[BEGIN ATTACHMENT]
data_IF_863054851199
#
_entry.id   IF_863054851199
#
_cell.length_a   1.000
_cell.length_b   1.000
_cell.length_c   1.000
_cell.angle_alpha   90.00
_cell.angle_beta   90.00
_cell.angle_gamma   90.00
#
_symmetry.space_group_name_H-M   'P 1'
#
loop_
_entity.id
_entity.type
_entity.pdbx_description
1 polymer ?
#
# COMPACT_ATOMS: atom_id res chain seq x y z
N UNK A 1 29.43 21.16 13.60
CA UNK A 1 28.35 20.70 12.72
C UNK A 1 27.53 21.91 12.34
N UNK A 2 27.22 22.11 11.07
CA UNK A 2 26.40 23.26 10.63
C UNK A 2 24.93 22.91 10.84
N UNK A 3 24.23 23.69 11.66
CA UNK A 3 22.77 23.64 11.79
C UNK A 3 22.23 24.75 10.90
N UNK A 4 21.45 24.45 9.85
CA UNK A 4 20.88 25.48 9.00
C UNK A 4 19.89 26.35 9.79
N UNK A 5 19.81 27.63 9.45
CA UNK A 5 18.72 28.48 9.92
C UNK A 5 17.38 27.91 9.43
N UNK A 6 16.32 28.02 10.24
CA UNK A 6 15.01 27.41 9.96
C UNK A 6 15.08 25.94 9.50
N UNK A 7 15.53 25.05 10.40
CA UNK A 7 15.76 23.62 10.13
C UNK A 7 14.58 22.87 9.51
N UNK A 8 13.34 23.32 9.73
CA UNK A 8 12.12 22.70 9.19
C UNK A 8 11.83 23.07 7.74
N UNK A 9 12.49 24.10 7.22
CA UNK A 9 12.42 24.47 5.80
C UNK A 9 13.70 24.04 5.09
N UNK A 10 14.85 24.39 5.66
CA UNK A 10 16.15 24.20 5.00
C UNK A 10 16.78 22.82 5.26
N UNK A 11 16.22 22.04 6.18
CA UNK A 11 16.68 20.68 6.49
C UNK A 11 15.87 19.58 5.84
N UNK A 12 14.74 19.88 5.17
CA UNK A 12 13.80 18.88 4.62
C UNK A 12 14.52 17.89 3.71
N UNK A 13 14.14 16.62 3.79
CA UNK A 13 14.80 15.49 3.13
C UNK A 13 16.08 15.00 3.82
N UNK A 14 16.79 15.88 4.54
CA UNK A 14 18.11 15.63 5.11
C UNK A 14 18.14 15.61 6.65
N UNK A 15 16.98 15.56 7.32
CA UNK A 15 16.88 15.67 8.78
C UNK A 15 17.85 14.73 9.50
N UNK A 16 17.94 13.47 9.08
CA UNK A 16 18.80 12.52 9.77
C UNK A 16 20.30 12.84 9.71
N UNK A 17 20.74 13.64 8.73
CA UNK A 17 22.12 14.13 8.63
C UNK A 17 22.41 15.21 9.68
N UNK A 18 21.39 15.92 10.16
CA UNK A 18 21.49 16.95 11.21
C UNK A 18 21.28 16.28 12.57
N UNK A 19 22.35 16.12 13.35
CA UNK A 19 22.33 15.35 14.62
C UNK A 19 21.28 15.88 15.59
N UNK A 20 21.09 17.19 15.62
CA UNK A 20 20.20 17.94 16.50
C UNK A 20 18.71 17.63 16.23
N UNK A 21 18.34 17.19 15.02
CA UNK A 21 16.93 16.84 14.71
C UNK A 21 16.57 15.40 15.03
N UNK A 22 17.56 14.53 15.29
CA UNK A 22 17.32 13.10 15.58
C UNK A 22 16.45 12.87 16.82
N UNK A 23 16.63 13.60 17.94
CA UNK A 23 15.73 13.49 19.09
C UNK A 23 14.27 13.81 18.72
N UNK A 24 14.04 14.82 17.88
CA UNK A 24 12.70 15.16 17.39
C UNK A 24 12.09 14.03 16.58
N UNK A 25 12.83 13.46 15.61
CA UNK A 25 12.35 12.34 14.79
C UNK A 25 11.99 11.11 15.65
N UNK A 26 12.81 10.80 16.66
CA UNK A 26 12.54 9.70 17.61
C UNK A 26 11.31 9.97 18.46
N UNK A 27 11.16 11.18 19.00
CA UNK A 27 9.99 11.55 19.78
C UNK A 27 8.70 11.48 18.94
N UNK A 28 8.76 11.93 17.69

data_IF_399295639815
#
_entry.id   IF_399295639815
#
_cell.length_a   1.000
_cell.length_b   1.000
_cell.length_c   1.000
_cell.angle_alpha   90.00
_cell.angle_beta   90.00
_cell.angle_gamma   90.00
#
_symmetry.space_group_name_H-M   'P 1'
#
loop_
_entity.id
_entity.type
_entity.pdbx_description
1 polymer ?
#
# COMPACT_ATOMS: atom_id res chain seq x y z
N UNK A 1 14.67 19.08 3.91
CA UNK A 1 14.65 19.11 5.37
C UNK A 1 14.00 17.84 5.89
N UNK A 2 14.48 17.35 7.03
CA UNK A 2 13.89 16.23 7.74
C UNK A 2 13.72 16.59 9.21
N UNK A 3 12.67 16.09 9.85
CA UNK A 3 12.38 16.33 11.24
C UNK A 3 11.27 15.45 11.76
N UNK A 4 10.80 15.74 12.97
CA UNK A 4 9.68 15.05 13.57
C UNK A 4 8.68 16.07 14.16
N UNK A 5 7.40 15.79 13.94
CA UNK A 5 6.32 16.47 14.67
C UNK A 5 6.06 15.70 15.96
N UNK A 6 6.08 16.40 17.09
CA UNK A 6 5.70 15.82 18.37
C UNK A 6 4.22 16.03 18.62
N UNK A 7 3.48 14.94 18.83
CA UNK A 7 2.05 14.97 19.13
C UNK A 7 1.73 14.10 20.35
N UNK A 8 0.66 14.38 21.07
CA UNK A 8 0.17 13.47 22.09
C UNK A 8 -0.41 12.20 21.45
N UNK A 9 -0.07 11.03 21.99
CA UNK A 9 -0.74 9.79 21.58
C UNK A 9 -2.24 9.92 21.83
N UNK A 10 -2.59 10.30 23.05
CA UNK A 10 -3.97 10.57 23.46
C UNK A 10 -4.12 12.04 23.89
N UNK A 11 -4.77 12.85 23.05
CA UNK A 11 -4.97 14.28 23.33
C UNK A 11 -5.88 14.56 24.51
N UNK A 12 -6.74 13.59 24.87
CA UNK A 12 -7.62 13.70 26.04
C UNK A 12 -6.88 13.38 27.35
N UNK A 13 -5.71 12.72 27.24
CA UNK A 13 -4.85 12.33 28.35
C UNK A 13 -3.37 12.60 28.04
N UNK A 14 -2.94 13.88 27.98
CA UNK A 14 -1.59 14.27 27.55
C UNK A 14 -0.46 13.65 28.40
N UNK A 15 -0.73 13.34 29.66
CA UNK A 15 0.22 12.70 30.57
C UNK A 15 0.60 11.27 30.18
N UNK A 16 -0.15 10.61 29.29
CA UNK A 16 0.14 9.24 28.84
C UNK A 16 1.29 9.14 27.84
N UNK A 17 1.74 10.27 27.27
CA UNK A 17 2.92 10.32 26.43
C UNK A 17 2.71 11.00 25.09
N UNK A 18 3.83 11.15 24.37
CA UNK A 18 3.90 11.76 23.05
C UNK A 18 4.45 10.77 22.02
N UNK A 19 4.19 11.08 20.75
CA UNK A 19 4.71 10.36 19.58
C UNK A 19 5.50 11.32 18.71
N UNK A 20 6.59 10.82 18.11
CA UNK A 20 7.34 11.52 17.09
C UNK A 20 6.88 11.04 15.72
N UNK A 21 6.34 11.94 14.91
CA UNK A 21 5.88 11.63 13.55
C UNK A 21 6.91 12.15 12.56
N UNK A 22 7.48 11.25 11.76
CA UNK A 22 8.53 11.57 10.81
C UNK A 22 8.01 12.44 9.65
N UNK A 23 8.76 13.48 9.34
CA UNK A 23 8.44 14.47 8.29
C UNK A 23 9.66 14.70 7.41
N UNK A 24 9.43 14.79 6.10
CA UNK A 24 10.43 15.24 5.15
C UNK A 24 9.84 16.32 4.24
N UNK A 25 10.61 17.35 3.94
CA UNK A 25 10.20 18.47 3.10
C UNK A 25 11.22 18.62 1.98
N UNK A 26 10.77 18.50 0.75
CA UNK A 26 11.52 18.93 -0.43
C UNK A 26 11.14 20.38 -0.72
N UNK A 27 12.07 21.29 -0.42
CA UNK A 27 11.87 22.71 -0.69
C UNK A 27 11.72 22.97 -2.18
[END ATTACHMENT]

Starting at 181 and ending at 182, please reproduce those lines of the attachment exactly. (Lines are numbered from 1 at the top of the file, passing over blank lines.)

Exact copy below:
CA UNK A 20 7.34 11.52 17.09
C UNK A 20 6.88 11.04 15.72